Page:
By continually offering longer and longer terms like this, it is perpetuating a downward spiral of debt. Also, terms that long might just as well be likened to the sub-prime mess in the housing market. The sub-prime fiasco was marketted to people who either should not have been able to buy a home otherwise, or should not have afforded the amount of home they got themselves into. Longer term car loans are doing the exact same thing. Can't afford a 4 year note on a new Lexus? No problem, stretch it out over 7 years and now you can!!! Take this, a $30K car with nothing down at 8% and 48 months the payments are $732/mo. Take the same terms but extend it to 84 months and the payment drops to $468/mo, almost a $300 difference. but, in 4 years, when you'd probably want to trade it in, with an 84 month note, you still owe approximately $14,900, or nearly half of what you financed. Also, lets not forget, my example is a little skewed because a longer note will always get a higher interest rate than a shorter one, so you'd owe more than half of the original value than my example shows using the same rate for both. And unless you kept the miles down and the vehicle in immaculate condition, and there is still a market for your trade, you're not getting that much trade in value back on it. Upside down, so typically if people don't have the difference just lying around to pay off the negative equity, it gets rolled into the next car loan. And on and on and on...... This is deeply disturbing.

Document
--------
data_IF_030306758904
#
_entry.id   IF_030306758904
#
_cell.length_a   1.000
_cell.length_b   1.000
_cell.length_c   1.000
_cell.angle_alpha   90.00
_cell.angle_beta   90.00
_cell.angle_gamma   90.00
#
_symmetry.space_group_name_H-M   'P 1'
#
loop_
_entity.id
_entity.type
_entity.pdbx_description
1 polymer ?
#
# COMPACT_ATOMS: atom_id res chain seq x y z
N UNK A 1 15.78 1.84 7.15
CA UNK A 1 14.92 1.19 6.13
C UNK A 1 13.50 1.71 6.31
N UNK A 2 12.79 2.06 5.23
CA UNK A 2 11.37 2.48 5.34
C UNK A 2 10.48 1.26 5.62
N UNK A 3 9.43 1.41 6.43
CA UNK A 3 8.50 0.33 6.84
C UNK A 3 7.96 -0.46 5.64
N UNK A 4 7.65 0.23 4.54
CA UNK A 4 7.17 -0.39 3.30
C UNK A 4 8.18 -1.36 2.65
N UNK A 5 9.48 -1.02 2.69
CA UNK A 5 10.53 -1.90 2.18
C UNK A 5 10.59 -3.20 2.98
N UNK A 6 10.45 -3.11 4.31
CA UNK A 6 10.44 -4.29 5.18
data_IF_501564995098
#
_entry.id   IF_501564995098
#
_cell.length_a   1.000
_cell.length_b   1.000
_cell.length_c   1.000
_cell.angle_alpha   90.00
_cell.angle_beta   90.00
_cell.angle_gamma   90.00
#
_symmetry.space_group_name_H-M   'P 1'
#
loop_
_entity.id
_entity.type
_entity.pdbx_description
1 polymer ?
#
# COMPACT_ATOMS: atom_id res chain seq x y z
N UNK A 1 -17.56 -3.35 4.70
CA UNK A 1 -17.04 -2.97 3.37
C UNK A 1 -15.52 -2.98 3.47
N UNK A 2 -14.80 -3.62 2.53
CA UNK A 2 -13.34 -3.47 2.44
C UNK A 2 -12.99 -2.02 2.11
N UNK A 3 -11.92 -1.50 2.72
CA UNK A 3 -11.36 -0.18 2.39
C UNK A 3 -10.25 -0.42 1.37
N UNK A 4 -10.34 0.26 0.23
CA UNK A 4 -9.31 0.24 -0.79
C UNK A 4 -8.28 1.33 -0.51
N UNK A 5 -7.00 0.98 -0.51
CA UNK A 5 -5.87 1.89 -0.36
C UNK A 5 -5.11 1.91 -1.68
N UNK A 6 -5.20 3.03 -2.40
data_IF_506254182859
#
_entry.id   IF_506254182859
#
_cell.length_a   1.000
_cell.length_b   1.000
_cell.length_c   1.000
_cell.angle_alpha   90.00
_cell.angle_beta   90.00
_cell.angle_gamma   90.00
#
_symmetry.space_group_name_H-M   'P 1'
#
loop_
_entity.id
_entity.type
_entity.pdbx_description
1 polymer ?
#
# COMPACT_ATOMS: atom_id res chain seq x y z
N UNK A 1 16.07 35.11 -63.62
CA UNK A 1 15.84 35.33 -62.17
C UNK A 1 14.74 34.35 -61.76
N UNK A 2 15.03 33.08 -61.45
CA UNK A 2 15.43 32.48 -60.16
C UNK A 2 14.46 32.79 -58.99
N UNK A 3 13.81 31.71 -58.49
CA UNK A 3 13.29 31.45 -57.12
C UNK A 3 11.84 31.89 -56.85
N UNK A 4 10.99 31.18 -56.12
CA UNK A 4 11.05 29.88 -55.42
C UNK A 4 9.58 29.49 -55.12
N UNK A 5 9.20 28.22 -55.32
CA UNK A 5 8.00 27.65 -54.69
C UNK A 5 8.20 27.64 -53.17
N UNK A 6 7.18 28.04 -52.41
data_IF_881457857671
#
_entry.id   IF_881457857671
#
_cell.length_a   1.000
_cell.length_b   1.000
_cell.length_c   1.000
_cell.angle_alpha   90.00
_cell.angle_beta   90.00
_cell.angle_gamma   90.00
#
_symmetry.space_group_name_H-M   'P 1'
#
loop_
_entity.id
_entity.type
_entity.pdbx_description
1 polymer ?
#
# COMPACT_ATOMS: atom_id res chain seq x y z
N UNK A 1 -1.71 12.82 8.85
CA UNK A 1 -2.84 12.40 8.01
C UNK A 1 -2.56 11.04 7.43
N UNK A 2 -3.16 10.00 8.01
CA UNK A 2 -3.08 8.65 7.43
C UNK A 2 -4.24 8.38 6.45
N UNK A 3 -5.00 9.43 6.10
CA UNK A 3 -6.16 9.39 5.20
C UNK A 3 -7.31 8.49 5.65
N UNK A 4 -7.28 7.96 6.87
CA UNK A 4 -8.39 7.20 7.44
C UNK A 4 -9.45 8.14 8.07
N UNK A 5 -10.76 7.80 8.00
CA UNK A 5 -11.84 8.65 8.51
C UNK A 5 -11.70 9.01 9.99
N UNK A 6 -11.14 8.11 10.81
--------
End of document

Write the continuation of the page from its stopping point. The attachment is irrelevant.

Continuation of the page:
You can point to this person or that person and tell them how foolish or what kind of mistake they have been making, but when there is a growing trend in the economy as a whole moving this way, its like a slow motion movie of the bus going over the cliff. It doesn't end pretty.

Last edited by froggy81500; 02-23-2008 at 06:03 PM.
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post #3 of 12 (permalink) Old 02-23-2008, 06:07 PM
 
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Originally Posted by moparman View Post

He noted another financing trend -- toward shorter lease periods of as little as two years, with attractive terms -- that suggests automakers see tough economic times in the near term but expect demand to have recovered by the time the leased cars are returned.